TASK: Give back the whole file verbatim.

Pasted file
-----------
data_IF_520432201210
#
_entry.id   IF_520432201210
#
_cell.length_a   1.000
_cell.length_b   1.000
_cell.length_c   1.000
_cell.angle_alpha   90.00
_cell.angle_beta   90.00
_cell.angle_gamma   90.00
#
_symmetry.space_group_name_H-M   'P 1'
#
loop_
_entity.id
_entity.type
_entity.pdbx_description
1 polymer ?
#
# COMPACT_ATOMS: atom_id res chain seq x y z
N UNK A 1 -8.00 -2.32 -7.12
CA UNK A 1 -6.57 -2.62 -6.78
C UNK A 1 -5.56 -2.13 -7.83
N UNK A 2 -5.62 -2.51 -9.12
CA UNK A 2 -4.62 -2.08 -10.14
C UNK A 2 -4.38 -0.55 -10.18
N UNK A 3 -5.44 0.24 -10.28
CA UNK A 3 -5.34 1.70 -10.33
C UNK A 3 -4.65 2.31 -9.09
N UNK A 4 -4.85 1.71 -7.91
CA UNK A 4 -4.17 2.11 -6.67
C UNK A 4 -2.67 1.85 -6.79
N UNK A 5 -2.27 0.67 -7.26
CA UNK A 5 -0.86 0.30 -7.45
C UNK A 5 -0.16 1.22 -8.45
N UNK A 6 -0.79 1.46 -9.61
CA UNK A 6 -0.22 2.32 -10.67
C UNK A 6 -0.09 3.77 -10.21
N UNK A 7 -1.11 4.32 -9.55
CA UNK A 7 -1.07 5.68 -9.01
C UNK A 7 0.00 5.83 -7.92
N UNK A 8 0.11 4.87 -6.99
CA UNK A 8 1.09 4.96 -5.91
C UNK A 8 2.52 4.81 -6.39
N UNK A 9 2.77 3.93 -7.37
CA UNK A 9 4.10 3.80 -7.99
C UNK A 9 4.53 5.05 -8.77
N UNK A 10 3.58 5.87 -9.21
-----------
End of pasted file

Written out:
data_IF_520432201210
#
_entry.id   IF_520432201210
#
_cell.length_a   1.000
_cell.length_b   1.000
_cell.length_c   1.000
_cell.angle_alpha   90.00
_cell.angle_beta   90.00
_cell.angle_gamma   90.00
#
_symmetry.space_group_name_H-M   'P 1'
#
loop_
_entity.id
_entity.type
_entity.pdbx_description
1 polymer ?
#
# COMPACT_ATOMS: atom_id res chain seq x y z
N UNK A 1 -8.00 -2.32 -7.12
CA UNK A 1 -6.57 -2.62 -6.78
C UNK A 1 -5.56 -2.13 -7.83
N UNK A 2 -5.62 -2.51 -9.12
CA UNK A 2 -4.62 -2.08 -10.14
C UNK A 2 -4.38 -0.55 -10.18
N UNK A 3 -5.44 0.24 -10.28
CA UNK A 3 -5.34 1.70 -10.33
C UNK A 3 -4.65 2.31 -9.09
N UNK A 4 -4.85 1.71 -7.91
CA UNK A 4 -4.17 2.11 -6.67
C UNK A 4 -2.67 1.85 -6.79
N UNK A 5 -2.27 0.67 -7.26
CA UNK A 5 -0.86 0.30 -7.45
C UNK A 5 -0.16 1.22 -8.45
N UNK A 6 -0.79 1.46 -9.61
CA UNK A 6 -0.22 2.32 -10.67
C UNK A 6 -0.09 3.77 -10.21
N UNK A 7 -1.11 4.32 -9.55
CA UNK A 7 -1.07 5.68 -9.01
C UNK A 7 0.00 5.83 -7.92
N UNK A 8 0.11 4.87 -6.99
CA UNK A 8 1.09 4.96 -5.91
C UNK A 8 2.52 4.81 -6.39
N UNK A 9 2.77 3.93 -7.37
CA UNK A 9 4.10 3.80 -7.99
C UNK A 9 4.53 5.05 -8.77
N UNK A 10 3.58 5.87 -9.21